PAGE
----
## Does Clinton beat Obama?

By: on May 30, 2008

Here’s the graph of polling error against probability of victory we saw before, updated for the latest polling data:

So if you assume that the polls will be out by 5% or less, then Obama’s chances of victory against McCain are over 60%, but they dip under 60% when you assume a larger polling error.

However, that accounts only for random error in the polls; we assume that each state’s final tally will differ from today’s polls by a normally distributed value which is totally independent in each state. In reality, there is likely to be a systematic, country-wide change in his standing against McCain between now and voting.

Suppose he gains one percentage point countrywide. We can simulate that by just adding 1% to his margin in each poll and re-running the test:

With 1% extra his chance of victory is now between 60% and 80%, depending on how big you think the random error is. Now let’s take off 1%:

and we see that if he loses 1% he has less than a 50% chance of winning the election. Finally let’s bracket that with estimates for +2% and -2%:

Here’s the same picture, going by Clinton’s poll results against McCain:

which shows that if we assume a 5% error in the polls (a rather low estimate) then Clinton can lose 2% of her popularity nationally and still be virtually guaranteed victory.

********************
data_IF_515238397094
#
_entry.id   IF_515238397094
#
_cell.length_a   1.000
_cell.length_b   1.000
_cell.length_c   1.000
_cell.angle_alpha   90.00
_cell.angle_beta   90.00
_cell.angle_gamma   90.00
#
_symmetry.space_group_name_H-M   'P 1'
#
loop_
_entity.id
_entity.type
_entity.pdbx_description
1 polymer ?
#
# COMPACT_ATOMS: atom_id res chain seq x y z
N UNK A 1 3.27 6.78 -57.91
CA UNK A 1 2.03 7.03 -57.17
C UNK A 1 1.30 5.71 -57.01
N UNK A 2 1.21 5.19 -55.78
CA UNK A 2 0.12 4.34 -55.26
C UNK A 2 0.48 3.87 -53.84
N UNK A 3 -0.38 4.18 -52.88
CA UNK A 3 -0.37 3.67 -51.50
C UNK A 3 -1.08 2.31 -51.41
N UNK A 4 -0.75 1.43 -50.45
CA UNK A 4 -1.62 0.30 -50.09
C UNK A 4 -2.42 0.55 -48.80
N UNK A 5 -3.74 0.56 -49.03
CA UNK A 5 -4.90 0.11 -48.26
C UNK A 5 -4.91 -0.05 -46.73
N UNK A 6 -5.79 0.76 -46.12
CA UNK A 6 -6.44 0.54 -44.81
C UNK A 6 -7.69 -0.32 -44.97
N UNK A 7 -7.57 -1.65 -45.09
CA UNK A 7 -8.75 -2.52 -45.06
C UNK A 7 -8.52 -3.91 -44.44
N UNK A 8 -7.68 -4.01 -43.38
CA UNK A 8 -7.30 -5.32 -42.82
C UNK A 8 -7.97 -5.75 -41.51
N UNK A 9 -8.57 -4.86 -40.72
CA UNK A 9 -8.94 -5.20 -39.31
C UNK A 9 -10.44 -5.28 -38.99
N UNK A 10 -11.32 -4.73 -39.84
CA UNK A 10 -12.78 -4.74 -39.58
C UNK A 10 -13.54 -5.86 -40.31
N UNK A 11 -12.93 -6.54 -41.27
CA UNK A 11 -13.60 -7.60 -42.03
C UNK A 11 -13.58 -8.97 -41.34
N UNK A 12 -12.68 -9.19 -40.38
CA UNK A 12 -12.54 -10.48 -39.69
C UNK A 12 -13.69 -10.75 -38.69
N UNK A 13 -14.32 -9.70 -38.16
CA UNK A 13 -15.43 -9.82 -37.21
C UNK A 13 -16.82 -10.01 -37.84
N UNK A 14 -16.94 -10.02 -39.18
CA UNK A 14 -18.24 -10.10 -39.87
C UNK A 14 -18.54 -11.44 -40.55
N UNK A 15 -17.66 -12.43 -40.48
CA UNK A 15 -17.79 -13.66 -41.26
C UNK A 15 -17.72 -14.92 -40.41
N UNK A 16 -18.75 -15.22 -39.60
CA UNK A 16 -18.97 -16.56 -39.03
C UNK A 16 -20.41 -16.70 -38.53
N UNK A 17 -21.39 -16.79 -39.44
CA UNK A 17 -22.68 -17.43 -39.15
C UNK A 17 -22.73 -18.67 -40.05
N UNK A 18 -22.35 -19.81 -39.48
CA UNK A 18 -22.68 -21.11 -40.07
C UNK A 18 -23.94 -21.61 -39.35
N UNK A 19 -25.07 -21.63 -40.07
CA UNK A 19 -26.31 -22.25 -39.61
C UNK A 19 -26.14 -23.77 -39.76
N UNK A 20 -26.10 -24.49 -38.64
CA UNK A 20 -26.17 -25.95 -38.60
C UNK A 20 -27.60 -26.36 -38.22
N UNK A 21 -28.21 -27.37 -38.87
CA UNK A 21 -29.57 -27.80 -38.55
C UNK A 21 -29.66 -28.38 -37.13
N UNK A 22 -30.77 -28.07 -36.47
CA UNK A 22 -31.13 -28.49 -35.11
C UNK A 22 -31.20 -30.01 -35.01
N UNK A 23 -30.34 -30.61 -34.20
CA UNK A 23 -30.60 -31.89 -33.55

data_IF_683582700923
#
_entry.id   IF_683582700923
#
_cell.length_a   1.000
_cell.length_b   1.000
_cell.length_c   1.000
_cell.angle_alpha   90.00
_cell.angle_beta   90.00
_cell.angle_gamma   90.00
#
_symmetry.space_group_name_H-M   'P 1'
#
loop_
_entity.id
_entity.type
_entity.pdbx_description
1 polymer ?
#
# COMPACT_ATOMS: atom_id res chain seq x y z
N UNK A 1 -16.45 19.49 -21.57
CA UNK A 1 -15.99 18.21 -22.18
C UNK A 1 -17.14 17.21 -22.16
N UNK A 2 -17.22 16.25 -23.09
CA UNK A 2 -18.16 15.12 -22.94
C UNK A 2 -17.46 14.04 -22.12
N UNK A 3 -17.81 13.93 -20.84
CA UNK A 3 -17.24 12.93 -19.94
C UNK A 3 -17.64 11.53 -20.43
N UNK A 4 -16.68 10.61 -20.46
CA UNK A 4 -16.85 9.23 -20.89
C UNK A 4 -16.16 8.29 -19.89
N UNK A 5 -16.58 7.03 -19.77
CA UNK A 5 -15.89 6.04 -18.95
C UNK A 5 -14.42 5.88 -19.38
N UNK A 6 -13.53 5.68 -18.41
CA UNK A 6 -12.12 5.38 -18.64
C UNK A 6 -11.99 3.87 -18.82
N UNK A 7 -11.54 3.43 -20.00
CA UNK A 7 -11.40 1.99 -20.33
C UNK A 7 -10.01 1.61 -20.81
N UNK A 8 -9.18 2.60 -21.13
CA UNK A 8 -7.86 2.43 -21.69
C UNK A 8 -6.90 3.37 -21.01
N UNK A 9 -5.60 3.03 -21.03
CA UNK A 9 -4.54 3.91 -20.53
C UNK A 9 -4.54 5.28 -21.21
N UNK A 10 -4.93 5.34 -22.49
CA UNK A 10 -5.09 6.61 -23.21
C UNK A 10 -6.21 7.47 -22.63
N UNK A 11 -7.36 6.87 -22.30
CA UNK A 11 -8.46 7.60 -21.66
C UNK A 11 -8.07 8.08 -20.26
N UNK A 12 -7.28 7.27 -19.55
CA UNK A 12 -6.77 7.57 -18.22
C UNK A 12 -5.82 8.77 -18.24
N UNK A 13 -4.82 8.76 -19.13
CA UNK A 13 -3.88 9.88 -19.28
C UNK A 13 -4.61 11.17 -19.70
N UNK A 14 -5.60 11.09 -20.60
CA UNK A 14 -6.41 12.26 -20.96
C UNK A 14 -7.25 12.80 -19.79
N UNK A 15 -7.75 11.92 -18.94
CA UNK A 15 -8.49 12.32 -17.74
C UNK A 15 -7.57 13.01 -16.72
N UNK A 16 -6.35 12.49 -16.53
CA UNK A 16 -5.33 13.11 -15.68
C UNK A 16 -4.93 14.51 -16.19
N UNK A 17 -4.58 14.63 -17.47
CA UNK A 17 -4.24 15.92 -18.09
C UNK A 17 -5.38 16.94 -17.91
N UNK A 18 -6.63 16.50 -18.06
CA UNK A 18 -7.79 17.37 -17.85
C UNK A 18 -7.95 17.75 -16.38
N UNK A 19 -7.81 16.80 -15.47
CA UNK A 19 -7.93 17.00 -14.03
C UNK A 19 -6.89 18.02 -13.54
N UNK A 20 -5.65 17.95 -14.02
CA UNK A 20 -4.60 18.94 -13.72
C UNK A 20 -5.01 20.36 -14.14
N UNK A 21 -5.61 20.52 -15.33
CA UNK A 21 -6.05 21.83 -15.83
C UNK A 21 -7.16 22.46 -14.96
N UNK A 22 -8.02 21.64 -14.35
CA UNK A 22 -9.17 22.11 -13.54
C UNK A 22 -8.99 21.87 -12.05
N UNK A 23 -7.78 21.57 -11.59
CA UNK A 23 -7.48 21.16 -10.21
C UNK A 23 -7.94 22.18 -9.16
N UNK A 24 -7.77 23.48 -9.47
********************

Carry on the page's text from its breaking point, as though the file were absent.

Here are the two superimposed:

We see that if we assume a 10% error in the polls, then Clinton can lose 2% of her national popularity and still be ahead of where Obama is now.

No-one is talking about Clinton’s apparent huge advantage over Obama in the Electoral College. Is there some systematic error in the polling? Are Rush Limbaugh fans claiming to be Clinton supporters, as per his encouragement, to throw the Democrats into confusion? Or should the few remaining uncommited supers be throwing themselves behind the losing nomination candidate in a desperate bid to keep the one who will guarantee them victory in November?

## 3 Comments

1. tonyg says:

((I accidentally deleted a bunch of comments I didn’t mean to delete today, so I’m having to repost them manually:))

vanort wrote:

Wow, talk about loosing sight of the forest for the trees. If we vote for who weâ€™re told will win, rather then who we want, then weâ€™ll never get who we want.

2. tonyg says:

((I accidentally deleted a bunch of comments I didn’t mean to delete today, so I’m having to repost them manually:))

tonyg wrote:

Unless the person youâ€™re told will win is the person you want.

3. tonyg says:

((I accidentally deleted a bunch of comments I didn’t mean to delete today, so I’m having to repost them manually:))

Paul Crowley wrote:

Iâ€™m not advocating a vote for Clinton here – actually I think Iâ€™d advocate the opposite simply on the grounds that party unity is more important at this point – Iâ€™m just trying to add some useful data that might inform the debate. However:

If you vote for who is electable with no regard for what you want, then what you want is forgotten. If you vote for what you want with no regard for who is electable, you end up in the Peopleâ€™s Popular Front of Judea, you make no real impact (except perhaps splitting the vote if the voting system is poor), and so what you want also goes out the window. If you want to play a meaningful role in the voting process, you have to make a measured compromise on this one.